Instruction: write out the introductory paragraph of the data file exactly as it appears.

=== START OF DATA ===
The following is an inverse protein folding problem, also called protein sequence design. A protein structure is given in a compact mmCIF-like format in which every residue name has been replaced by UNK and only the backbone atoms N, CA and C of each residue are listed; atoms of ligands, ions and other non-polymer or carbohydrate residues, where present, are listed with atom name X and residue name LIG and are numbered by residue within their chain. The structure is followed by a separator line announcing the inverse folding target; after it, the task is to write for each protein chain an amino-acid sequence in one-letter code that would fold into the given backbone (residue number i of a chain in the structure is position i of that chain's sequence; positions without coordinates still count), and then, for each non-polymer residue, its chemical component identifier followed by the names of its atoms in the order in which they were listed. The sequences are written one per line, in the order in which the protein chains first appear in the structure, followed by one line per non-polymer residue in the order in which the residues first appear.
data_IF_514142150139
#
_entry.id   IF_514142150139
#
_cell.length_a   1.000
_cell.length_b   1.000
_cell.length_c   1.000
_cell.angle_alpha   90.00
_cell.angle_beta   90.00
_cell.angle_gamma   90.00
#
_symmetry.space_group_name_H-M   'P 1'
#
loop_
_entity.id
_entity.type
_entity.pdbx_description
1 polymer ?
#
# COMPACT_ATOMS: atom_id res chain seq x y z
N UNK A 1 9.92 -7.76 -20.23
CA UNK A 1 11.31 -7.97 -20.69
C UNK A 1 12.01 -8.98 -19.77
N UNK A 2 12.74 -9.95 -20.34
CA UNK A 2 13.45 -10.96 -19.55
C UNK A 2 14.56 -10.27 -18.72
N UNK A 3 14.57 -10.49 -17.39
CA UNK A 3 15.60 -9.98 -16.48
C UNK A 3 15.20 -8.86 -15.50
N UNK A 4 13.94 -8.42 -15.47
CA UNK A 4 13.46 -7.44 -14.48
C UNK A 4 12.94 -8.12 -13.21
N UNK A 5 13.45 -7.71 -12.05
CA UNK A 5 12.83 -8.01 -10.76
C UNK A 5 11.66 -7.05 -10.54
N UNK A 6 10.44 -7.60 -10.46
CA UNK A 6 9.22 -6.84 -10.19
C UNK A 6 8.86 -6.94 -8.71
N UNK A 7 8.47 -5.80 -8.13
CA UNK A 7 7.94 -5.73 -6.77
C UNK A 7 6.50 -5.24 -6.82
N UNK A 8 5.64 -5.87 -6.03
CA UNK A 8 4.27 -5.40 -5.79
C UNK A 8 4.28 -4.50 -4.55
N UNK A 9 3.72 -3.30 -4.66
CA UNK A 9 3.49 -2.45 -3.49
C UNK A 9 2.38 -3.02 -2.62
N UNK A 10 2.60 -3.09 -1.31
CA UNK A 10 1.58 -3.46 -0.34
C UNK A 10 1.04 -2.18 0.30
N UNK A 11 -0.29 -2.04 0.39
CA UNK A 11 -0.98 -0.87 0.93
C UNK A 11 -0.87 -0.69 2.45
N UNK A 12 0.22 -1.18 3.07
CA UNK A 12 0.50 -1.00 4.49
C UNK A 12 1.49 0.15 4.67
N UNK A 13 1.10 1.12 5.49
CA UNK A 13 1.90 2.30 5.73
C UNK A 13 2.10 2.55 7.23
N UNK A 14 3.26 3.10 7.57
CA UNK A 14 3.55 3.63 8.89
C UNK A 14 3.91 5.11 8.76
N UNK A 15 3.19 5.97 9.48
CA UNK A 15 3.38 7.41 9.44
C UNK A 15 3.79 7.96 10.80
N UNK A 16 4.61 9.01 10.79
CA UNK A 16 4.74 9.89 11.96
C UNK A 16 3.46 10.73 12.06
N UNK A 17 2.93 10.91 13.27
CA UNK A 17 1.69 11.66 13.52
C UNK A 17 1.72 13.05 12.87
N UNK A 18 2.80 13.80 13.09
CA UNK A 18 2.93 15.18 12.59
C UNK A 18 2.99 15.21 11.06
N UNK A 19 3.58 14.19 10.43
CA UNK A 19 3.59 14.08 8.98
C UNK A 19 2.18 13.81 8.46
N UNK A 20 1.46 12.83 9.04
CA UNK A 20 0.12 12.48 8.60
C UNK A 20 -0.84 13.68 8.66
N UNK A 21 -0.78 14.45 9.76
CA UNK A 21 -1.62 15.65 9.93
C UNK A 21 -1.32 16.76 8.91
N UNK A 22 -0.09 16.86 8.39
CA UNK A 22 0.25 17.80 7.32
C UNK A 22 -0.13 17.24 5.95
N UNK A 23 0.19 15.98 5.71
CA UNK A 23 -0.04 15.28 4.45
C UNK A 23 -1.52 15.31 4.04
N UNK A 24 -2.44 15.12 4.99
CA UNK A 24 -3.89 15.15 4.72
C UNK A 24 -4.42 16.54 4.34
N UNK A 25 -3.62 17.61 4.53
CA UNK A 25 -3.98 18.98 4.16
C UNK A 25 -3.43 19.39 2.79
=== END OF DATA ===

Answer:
The following is an inverse protein folding problem, also called protein sequence design. A protein structure is given in a compact mmCIF-like format in which every residue name has been replaced by UNK and only the backbone atoms N, CA and C of each residue are listed; atoms of ligands, ions and other non-polymer or carbohydrate residues, where present, are listed with atom name X and residue name LIG and are numbered by residue within their chain. The structure is followed by a separator line announcing the inverse folding target; after it, the task is to write for each protein chain an amino-acid sequence in one-letter code that would fold into the given backbone (residue number i of a chain in the structure is position i of that chain's sequence; positions without coordinates still count), and then, for each non-polymer residue, its chemical component identifier followed by the names of its atoms in the order in which they were listed. The sequences are written one per line, in the order in which the protein chains first appear in the structure, followed by one line per non-polymer residue in the order in which the residues first appear.